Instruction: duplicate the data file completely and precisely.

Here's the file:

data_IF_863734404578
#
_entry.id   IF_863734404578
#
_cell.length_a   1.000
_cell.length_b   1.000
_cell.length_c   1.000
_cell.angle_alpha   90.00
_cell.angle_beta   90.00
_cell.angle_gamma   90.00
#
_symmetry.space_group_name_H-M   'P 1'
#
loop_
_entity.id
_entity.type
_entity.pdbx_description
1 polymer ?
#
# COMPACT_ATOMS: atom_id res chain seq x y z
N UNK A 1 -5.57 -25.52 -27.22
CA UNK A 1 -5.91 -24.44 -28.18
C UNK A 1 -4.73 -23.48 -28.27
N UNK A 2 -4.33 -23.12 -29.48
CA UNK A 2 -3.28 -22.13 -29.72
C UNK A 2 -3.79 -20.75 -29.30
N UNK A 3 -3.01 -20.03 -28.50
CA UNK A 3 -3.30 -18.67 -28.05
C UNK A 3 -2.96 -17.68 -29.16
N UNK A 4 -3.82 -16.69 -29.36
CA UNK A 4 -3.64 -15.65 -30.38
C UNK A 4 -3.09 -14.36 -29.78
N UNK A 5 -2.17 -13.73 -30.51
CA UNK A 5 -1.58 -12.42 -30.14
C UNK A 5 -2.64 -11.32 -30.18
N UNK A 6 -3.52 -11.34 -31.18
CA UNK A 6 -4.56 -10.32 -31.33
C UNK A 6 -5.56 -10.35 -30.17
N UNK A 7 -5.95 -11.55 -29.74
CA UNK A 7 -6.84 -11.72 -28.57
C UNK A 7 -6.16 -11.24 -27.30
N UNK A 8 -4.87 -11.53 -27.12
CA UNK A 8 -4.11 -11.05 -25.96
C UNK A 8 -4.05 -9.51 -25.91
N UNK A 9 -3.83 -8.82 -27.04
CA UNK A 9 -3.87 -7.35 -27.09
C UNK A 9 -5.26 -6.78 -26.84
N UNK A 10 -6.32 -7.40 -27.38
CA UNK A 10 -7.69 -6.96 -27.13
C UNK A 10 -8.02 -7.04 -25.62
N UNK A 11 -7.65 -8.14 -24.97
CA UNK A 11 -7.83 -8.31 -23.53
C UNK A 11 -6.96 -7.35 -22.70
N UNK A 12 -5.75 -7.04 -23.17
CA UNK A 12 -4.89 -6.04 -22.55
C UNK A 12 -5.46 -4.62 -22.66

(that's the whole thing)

data_IF_863734404578
#
_entry.id   IF_863734404578
#
_cell.length_a   1.000
_cell.length_b   1.000
_cell.length_c   1.000
_cell.angle_alpha   90.00
_cell.angle_beta   90.00
_cell.angle_gamma   90.00
#
_symmetry.space_group_name_H-M   'P 1'
#
loop_
_entity.id
_entity.type
_entity.pdbx_description
1 polymer ?
#
# COMPACT_ATOMS: atom_id res chain seq x y z
N UNK A 1 -5.57 -25.52 -27.22
CA UNK A 1 -5.91 -24.44 -28.18
C UNK A 1 -4.73 -23.48 -28.27
N UNK A 2 -4.33 -23.12 -29.48
CA UNK A 2 -3.28 -22.13 -29.72
C UNK A 2 -3.79 -20.75 -29.30
N UNK A 3 -3.01 -20.03 -28.50
CA UNK A 3 -3.30 -18.67 -28.05
C UNK A 3 -2.96 -17.68 -29.16
N UNK A 4 -3.82 -16.69 -29.36
CA UNK A 4 -3.64 -15.65 -30.38
C UNK A 4 -3.09 -14.36 -29.78
N UNK A 5 -2.17 -13.73 -30.51
CA UNK A 5 -1.58 -12.42 -30.14
C UNK A 5 -2.64 -11.32 -30.18
N UNK A 6 -3.52 -11.34 -31.18
CA UNK A 6 -4.56 -10.32 -31.33
C UNK A 6 -5.56 -10.35 -30.17
N UNK A 7 -5.95 -11.55 -29.74
CA UNK A 7 -6.84 -11.72 -28.57
C UNK A 7 -6.16 -11.24 -27.30
N UNK A 8 -4.87 -11.53 -27.12
CA UNK A 8 -4.11 -11.05 -25.96
C UNK A 8 -4.05 -9.51 -25.91
N UNK A 9 -3.83 -8.82 -27.04
CA UNK A 9 -3.87 -7.35 -27.09
C UNK A 9 -5.26 -6.78 -26.84
N UNK A 10 -6.32 -7.40 -27.38
CA UNK A 10 -7.69 -6.96 -27.13
C UNK A 10 -8.02 -7.04 -25.62
N UNK A 11 -7.65 -8.14 -24.97
CA UNK A 11 -7.83 -8.31 -23.53
C UNK A 11 -6.96 -7.35 -22.70
N UNK A 12 -5.75 -7.04 -23.17
CA UNK A 12 -4.89 -6.04 -22.55
C UNK A 12 -5.46 -4.62 -22.66